Watson Coleman is a 75-year-old lung cancer survivor. While she said she is only experiencing cold-like symptoms, she tweeted that per a doctor’s suggestion, she headed to a local hospital for antibody treatment. She also encouraged those who sheltered in place to get tested.
More Cases Follow
Later on Monday, Rep. Pramila Jayapal (D-Wash.) said she too had tested positive, also blaming a lack of mask-wearing in the Capitol. In a lengthy Twitter thread, she said Republicans created a superspreader event and demanded consequences for their actions.
“Many Republicans still refused to take the bare minimum COVID-19 precaution and simply wear a damn mask in a crowded room during a pandemic—creating a superspreader event ON TOP of a domestic terrorist attack,” she wrote.
“Any Member who refuses to wear a mask should be fully held accountable,” Jayapal added.
“I’m calling for every single Member who refuses to wear a mask in the Capitol to be fined and removed from the floor by the Sergeant at Arms.”
Rep. Brad Schneider (D-Ill.) echoed her frustrations on Tuesday after releasing a statement saying he has become the third House member to have tested positive following the lockdown.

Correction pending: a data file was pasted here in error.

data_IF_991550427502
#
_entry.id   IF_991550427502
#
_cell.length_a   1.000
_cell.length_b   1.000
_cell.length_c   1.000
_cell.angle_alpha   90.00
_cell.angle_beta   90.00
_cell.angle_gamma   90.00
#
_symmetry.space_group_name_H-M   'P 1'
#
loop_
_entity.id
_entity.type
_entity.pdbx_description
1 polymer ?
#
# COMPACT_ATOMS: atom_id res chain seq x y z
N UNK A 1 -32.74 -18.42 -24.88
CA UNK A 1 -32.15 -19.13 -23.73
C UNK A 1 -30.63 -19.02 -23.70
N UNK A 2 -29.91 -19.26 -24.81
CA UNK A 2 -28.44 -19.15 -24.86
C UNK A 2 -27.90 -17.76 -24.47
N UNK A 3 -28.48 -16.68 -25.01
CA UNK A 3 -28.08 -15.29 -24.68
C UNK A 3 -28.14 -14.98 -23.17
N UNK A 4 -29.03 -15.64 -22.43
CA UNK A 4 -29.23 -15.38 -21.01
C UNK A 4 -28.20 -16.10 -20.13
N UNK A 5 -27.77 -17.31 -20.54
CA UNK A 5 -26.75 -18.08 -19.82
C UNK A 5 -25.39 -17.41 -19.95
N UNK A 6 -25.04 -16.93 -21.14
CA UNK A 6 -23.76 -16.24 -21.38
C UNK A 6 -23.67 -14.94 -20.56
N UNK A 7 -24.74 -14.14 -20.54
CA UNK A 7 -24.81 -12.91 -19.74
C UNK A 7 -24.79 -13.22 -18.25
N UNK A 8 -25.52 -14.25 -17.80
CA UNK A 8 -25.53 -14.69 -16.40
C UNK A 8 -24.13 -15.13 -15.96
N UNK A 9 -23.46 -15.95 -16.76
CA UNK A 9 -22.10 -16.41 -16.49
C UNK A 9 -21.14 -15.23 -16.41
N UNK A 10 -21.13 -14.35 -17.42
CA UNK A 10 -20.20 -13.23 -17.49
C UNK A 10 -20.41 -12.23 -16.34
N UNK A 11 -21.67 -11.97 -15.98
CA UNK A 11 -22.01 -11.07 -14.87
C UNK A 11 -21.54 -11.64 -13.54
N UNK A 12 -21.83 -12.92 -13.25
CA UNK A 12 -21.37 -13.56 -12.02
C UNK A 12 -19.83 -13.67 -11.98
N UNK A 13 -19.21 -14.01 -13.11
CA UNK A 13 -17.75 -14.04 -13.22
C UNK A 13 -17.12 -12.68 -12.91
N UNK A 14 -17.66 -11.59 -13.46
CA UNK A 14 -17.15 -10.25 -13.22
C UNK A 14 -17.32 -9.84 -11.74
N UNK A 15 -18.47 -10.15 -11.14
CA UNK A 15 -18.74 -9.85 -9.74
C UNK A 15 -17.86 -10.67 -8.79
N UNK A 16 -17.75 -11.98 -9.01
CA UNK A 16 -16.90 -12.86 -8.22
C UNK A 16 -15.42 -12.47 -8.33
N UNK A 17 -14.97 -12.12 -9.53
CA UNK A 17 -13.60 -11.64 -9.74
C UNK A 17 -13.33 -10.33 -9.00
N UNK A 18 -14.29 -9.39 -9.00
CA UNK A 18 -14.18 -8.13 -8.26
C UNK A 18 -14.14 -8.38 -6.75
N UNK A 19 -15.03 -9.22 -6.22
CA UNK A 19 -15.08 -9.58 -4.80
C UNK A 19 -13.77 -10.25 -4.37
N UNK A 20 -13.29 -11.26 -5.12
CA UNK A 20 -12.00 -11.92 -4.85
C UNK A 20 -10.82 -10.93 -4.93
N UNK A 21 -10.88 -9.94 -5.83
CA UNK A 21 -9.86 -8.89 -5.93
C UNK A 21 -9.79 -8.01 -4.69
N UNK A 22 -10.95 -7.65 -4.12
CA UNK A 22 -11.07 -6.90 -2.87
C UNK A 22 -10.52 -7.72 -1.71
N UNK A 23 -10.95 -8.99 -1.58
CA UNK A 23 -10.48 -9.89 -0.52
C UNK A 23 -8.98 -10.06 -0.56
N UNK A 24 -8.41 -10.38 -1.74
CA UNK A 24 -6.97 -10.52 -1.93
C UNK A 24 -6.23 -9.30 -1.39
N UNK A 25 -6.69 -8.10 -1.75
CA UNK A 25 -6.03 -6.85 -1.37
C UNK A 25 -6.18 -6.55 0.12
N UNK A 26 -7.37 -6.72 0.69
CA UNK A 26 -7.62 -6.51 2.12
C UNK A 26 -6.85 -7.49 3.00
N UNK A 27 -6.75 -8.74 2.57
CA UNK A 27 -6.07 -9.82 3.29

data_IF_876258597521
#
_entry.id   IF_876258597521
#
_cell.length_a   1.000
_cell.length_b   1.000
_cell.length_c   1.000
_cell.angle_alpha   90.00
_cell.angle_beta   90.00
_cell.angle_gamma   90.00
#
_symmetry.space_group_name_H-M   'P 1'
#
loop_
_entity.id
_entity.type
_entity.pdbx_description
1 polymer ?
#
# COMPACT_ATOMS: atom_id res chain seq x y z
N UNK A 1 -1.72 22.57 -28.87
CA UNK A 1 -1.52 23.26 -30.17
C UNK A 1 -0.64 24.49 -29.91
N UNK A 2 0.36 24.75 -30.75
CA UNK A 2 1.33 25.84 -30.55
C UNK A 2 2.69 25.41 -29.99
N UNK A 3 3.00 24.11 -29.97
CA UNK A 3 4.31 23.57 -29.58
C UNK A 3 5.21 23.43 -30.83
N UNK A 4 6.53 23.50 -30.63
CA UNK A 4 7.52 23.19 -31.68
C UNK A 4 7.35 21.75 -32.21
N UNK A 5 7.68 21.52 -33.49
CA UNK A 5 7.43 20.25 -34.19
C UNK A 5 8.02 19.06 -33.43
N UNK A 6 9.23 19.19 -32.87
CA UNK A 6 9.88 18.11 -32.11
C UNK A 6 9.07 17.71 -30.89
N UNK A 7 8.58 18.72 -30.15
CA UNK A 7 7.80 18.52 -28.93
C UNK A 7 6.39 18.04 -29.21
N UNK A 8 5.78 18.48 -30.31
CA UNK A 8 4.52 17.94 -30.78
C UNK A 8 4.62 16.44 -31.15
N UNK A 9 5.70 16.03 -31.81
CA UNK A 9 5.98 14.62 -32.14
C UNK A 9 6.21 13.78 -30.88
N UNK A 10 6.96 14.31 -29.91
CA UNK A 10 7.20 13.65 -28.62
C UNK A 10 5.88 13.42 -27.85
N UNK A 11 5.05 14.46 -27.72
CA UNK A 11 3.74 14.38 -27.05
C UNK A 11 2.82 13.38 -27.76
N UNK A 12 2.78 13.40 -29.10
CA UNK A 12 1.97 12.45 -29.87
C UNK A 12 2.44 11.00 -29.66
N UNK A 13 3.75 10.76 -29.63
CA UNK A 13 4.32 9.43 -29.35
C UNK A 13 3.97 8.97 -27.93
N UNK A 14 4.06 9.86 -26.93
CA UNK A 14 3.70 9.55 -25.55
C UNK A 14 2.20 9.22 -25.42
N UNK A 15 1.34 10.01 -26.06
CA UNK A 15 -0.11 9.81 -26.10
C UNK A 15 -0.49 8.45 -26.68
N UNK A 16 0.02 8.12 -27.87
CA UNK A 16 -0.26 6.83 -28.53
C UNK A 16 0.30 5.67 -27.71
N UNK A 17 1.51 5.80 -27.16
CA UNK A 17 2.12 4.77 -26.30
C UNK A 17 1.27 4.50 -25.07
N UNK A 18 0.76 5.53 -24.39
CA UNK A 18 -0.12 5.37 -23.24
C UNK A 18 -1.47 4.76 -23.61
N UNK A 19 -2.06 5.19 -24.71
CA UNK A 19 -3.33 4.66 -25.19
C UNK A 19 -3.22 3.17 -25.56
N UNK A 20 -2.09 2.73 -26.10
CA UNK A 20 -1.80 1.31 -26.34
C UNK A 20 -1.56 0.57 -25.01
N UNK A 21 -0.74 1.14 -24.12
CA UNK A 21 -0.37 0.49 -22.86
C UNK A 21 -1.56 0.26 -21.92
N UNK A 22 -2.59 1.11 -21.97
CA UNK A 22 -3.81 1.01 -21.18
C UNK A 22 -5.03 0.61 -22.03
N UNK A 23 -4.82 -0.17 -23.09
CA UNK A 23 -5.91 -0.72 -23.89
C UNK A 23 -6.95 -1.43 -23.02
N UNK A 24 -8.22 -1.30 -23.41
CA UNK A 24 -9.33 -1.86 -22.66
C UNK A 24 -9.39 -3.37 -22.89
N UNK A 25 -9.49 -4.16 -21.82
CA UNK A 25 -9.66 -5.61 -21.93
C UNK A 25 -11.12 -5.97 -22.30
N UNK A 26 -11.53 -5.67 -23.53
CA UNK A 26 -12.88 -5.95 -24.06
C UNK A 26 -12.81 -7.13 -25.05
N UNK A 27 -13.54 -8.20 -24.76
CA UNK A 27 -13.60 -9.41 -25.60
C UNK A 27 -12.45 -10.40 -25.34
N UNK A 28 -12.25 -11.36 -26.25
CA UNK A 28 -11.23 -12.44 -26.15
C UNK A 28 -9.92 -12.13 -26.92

“Today, I am now in strict isolation, worried that I have risked my wife’s health and angry at the selfishness and arrogance of the anti-maskers who put their own contempt and disregard for decency ahead of the health and safety of their colleagues and our staff,” he wrote.
Like Jayapal, he is calling for sanctions against those who opted to not wear masks.
Many health officials feared that this lockdown could lead to a surge in cases. They also worry that the mob itself could lead to a superspreader event as most of those who attacked the Capitol were not wearing masks and were crowding together both inside and outside of the building.